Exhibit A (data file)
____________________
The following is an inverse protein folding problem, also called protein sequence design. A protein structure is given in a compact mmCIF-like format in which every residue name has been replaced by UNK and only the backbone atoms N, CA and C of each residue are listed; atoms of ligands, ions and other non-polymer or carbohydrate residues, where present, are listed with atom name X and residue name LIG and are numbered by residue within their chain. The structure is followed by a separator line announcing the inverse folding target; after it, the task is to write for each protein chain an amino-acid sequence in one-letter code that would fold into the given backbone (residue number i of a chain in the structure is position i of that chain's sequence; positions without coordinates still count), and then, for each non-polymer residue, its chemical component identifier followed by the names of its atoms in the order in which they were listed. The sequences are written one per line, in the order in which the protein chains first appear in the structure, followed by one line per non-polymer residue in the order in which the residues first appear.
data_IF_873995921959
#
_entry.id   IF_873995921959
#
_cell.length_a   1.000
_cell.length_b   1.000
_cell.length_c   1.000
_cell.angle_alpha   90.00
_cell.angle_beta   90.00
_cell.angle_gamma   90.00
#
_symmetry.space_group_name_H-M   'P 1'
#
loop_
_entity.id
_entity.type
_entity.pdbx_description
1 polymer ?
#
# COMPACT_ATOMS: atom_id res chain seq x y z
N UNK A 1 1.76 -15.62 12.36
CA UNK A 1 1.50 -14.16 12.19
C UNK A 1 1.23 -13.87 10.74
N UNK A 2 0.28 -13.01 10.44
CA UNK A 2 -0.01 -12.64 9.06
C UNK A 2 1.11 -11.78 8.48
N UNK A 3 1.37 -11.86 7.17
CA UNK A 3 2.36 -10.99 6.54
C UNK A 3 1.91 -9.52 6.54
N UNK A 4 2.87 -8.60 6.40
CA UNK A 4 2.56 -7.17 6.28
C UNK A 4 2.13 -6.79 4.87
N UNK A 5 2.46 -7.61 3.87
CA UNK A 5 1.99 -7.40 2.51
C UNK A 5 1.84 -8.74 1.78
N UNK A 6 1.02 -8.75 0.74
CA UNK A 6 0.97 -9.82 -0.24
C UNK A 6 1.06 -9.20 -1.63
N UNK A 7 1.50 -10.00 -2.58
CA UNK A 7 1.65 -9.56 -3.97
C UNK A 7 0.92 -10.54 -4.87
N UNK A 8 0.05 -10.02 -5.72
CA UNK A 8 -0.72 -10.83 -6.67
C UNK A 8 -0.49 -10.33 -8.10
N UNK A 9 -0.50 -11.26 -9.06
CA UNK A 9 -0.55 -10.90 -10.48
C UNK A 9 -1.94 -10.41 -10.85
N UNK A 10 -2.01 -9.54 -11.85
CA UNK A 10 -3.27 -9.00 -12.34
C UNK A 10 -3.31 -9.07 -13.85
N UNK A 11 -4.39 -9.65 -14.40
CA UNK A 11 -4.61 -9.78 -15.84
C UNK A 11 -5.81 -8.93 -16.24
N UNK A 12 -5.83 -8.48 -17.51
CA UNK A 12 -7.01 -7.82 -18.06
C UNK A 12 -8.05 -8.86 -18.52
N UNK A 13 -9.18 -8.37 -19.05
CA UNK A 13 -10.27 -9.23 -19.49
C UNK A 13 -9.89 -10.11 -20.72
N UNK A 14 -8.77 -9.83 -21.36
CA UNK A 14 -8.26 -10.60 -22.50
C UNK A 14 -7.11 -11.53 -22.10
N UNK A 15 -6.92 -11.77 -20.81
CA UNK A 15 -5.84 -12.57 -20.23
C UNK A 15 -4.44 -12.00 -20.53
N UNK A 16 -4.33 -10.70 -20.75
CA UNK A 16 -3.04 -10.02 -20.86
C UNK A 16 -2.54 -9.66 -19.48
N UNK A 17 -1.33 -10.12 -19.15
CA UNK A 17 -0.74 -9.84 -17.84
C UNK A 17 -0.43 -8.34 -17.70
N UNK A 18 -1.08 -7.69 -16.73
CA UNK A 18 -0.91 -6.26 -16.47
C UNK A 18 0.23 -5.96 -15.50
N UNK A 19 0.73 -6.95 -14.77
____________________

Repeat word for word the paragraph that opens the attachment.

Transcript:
The following is an inverse protein folding problem, also called protein sequence design. A protein structure is given in a compact mmCIF-like format in which every residue name has been replaced by UNK and only the backbone atoms N, CA and C of each residue are listed; atoms of ligands, ions and other non-polymer or carbohydrate residues, where present, are listed with atom name X and residue name LIG and are numbered by residue within their chain. The structure is followed by a separator line announcing the inverse folding target; after it, the task is to write for each protein chain an amino-acid sequence in one-letter code that would fold into the given backbone (residue number i of a chain in the structure is position i of that chain's sequence; positions without coordinates still count), and then, for each non-polymer residue, its chemical component identifier followed by the names of its atoms in the order in which they were listed. The sequences are written one per line, in the order in which the protein chains first appear in the structure, followed by one line per non-polymer residue in the order in which the residues first appear.